Theatre review: Secrets

A short, sharp, and sassy dose of humanity served up as bite-sized secrets at The Butterfly Club.

It doesn’t get much more intimate than The Butterfly Club as a venue, which can make or break a production. If the acting isn’t on point or the jokes fall flat, there’s literally and figuratively nowhere to hide, for either the cast or the audience. The potential for awkwardness is high, but fortunately Secrets is a 60-minute success that possesses both astute writing and confident acting, allowing the audience to relax from the outset.

Five diverse actors took to the stage – initially as a group, then individually – to share 30 secrets as different characters. The confessions were delivered as short monologues, which felt akin to a theatre version of scrolling on social media; grab the audience’s attention, roll out the story and move on to the next hot topic. It’s a moderately fast pace that perhaps doesn’t suit everyone, but each ‘secret’ was given enough airtime for the audience to be drawn into the anecdote and reflect on its impacts, at both macro and micro levels.

Each character was portrayed with simplicity but skill. The actors were largely natural in their delivery (direct to audience), which made the piece feel truthful and kept the audience attentive. The transition by individual actors as they swapped to their next role required only a basic costume change and some new physical and verbal mannerisms (aka good acting). Props were limited to a few chairs, used to move the action around the stage and provide some variety.

Although the monologues were often laugh-out-loud funny (especially for those with a dark sense of humour), the play features references to heavy topics including rape, sexual assault, child abuse, suicide and abortion, to name a few. There were, however, plenty of light-hearted subjects, and many moments that were poignant and powerful.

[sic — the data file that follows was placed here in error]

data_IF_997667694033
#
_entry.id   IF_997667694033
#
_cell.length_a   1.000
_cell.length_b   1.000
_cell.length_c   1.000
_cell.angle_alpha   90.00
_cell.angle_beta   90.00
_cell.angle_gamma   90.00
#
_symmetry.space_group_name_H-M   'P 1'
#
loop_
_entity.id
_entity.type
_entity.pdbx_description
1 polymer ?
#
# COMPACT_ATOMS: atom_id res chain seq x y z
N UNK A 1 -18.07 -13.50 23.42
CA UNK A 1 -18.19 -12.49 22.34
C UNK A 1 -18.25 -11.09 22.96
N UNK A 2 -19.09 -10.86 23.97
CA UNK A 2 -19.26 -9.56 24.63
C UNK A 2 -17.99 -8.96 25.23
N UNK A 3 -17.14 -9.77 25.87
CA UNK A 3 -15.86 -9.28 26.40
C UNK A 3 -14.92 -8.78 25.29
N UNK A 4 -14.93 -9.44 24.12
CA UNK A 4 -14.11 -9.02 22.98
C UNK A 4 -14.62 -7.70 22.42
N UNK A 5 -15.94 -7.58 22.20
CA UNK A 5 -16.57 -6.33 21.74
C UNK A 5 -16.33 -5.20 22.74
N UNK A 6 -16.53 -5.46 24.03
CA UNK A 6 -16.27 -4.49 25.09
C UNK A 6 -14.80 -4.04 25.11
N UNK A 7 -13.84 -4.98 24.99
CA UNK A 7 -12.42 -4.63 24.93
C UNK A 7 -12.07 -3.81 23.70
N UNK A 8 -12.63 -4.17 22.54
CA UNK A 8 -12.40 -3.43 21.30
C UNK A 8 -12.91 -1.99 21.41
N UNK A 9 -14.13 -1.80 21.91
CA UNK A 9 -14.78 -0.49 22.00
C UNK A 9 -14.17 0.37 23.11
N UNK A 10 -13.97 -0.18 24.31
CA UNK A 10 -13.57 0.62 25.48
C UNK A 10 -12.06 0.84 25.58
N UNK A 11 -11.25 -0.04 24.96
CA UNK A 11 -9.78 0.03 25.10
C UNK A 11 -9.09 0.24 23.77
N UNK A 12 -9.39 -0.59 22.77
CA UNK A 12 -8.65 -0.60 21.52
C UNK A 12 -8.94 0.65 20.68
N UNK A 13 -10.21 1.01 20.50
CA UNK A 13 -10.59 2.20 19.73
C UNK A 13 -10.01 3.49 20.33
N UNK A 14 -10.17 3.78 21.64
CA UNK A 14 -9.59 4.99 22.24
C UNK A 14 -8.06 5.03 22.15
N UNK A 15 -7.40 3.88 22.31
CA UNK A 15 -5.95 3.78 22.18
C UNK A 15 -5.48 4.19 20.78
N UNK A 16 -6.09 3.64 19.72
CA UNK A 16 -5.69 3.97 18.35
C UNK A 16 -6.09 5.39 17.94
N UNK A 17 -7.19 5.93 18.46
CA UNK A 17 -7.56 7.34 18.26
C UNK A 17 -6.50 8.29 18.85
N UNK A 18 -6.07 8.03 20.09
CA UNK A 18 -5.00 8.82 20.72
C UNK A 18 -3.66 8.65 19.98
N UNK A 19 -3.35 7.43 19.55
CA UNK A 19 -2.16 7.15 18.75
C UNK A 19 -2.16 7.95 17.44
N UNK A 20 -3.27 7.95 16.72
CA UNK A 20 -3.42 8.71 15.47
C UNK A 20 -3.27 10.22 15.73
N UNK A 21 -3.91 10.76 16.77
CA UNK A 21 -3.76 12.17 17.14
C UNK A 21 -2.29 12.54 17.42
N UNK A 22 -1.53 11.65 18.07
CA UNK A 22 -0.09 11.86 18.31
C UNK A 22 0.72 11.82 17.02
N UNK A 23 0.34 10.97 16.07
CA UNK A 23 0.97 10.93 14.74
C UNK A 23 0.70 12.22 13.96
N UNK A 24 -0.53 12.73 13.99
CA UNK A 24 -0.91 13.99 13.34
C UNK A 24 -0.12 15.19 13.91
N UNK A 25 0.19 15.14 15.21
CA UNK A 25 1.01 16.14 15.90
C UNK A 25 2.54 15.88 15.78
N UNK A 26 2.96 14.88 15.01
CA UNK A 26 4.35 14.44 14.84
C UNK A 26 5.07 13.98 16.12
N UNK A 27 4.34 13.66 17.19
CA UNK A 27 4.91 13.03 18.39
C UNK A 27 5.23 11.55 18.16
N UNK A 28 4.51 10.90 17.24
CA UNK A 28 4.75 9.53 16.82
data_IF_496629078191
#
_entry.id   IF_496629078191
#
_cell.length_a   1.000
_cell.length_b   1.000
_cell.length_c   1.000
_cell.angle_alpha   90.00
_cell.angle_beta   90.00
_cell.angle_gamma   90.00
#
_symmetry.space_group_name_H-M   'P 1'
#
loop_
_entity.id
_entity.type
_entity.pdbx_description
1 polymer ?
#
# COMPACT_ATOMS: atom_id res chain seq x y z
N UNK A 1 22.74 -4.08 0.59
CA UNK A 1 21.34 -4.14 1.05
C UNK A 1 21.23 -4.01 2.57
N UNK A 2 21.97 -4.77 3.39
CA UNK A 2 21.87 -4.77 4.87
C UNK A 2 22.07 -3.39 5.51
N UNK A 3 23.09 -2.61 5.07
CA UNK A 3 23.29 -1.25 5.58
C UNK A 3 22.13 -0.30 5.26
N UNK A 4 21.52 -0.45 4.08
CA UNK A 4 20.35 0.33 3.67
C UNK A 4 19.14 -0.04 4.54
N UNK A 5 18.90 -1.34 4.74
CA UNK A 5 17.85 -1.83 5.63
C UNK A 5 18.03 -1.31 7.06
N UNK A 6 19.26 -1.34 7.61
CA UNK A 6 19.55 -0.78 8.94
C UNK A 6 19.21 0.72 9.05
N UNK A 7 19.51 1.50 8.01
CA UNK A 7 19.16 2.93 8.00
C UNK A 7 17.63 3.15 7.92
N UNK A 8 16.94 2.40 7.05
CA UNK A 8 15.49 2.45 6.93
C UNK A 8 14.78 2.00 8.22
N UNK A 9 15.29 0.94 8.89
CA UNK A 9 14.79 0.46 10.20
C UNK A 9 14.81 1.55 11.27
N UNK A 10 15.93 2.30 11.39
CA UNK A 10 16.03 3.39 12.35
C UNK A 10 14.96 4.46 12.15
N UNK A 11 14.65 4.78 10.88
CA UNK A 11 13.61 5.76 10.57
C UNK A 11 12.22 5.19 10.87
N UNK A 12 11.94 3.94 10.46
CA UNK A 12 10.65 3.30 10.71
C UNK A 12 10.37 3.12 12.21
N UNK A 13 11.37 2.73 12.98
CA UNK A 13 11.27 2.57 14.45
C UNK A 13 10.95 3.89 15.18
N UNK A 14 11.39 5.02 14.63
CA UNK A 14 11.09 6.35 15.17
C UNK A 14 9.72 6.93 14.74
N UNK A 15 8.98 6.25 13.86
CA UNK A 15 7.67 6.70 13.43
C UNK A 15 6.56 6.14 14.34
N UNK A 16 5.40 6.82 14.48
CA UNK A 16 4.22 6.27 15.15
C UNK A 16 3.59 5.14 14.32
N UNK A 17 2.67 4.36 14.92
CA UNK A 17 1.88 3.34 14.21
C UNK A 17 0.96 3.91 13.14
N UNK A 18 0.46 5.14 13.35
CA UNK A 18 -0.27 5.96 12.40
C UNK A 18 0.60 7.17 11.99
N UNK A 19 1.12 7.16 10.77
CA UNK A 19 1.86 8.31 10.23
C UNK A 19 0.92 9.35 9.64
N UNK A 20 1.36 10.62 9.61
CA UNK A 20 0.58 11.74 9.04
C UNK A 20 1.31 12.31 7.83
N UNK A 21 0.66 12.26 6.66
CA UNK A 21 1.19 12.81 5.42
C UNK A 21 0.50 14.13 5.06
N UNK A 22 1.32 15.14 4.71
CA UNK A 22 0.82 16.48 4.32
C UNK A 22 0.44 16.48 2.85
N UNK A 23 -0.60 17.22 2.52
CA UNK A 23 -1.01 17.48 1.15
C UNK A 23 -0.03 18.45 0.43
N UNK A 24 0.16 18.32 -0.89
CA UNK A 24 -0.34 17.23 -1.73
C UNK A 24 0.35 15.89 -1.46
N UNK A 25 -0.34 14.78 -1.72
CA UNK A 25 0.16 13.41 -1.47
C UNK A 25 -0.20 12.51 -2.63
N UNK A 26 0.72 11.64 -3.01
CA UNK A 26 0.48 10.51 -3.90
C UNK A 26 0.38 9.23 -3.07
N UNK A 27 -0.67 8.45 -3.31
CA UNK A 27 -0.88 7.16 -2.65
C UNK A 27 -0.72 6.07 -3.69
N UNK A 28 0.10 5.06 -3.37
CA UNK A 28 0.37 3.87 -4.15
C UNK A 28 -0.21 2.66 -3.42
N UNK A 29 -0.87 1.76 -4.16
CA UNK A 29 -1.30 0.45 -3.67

Read: Theatre review: Creativity

The script is timely and relatable, traversing themes of shame, desire, grief, autonomy, ambition, and passion, and their myriad intersections in various settings.

The audience’s role feels more that of a silent therapist than a voyeur, bearing witness to what is now a modern-day phenomenon; the voluntary and purposeful yanking of skeletons from cupboards, in the hope that giving voice to what we’ve kept hidden will stop it from haunting us.

Secrets by Sancia Robinson and Nick Steain
The Butterfly Club, Melbourne
Director and Dramaturg: Ben Grant
Producer: Fiona Crombie
Tech: Darren Thao
Cast: Sancia Robinson, Nick Steain, Yiana Pandelis, Zach Blampied, Susanna Qian

Secrets was performed from 11-16 July 2022.

Sarah is a freelance writer working predominantly in the Arts. Her clients include Nickelodeon, Child Magazines, aMBUSH Gallery, Kidspot, and the RSPCA. Her short play, ‘Celebrity is the New Bleak’, was performed at the Victorian Arts Centre, and in 2018 she co-founded the annual Stellar Short Film Festival to support Australian filmmakers.